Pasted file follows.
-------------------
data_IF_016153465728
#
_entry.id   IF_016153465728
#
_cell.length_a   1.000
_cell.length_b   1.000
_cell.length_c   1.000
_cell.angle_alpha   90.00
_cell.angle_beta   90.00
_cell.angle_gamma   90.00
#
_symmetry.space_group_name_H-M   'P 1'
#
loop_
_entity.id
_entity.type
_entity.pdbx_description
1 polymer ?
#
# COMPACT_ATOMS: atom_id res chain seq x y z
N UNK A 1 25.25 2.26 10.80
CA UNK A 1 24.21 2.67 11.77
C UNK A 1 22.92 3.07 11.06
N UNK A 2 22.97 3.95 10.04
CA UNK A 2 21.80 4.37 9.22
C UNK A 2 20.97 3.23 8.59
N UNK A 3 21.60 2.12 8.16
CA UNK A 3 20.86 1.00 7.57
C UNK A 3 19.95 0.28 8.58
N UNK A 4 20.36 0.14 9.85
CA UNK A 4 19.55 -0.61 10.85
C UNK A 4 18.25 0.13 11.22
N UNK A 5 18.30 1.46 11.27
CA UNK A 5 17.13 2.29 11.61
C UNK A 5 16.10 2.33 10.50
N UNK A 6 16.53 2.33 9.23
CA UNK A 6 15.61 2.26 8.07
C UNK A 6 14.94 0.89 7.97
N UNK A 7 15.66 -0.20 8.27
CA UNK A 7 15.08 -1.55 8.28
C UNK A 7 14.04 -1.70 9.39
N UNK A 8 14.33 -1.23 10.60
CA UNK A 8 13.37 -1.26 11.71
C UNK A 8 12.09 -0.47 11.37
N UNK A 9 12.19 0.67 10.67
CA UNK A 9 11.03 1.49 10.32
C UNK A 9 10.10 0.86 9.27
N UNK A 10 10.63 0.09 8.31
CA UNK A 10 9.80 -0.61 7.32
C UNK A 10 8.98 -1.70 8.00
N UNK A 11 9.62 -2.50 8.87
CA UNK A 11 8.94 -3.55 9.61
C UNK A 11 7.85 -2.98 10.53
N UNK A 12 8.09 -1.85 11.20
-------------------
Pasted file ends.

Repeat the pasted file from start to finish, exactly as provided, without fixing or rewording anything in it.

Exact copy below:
data_IF_016153465728
#
_entry.id   IF_016153465728
#
_cell.length_a   1.000
_cell.length_b   1.000
_cell.length_c   1.000
_cell.angle_alpha   90.00
_cell.angle_beta   90.00
_cell.angle_gamma   90.00
#
_symmetry.space_group_name_H-M   'P 1'
#
loop_
_entity.id
_entity.type
_entity.pdbx_description
1 polymer ?
#
# COMPACT_ATOMS: atom_id res chain seq x y z
N UNK A 1 25.25 2.26 10.80
CA UNK A 1 24.21 2.67 11.77
C UNK A 1 22.92 3.07 11.06
N UNK A 2 22.97 3.95 10.04
CA UNK A 2 21.80 4.37 9.22
C UNK A 2 20.97 3.23 8.59
N UNK A 3 21.60 2.12 8.16
CA UNK A 3 20.86 1.00 7.57
C UNK A 3 19.95 0.28 8.58
N UNK A 4 20.36 0.14 9.85
CA UNK A 4 19.55 -0.61 10.85
C UNK A 4 18.25 0.13 11.22
N UNK A 5 18.30 1.46 11.27
CA UNK A 5 17.13 2.29 11.61
C UNK A 5 16.10 2.33 10.50
N UNK A 6 16.53 2.33 9.23
CA UNK A 6 15.61 2.26 8.07
C UNK A 6 14.94 0.89 7.97
N UNK A 7 15.66 -0.20 8.27
CA UNK A 7 15.08 -1.55 8.28
C UNK A 7 14.04 -1.70 9.39
N UNK A 8 14.33 -1.23 10.60
CA UNK A 8 13.37 -1.26 11.71
C UNK A 8 12.09 -0.47 11.37
N UNK A 9 12.19 0.67 10.67
CA UNK A 9 11.03 1.49 10.32
C UNK A 9 10.10 0.86 9.27
N UNK A 10 10.63 0.09 8.31
CA UNK A 10 9.80 -0.61 7.32
C UNK A 10 8.98 -1.70 8.00
N UNK A 11 9.62 -2.50 8.87
CA UNK A 11 8.94 -3.55 9.61
C UNK A 11 7.85 -2.98 10.53
N UNK A 12 8.09 -1.85 11.20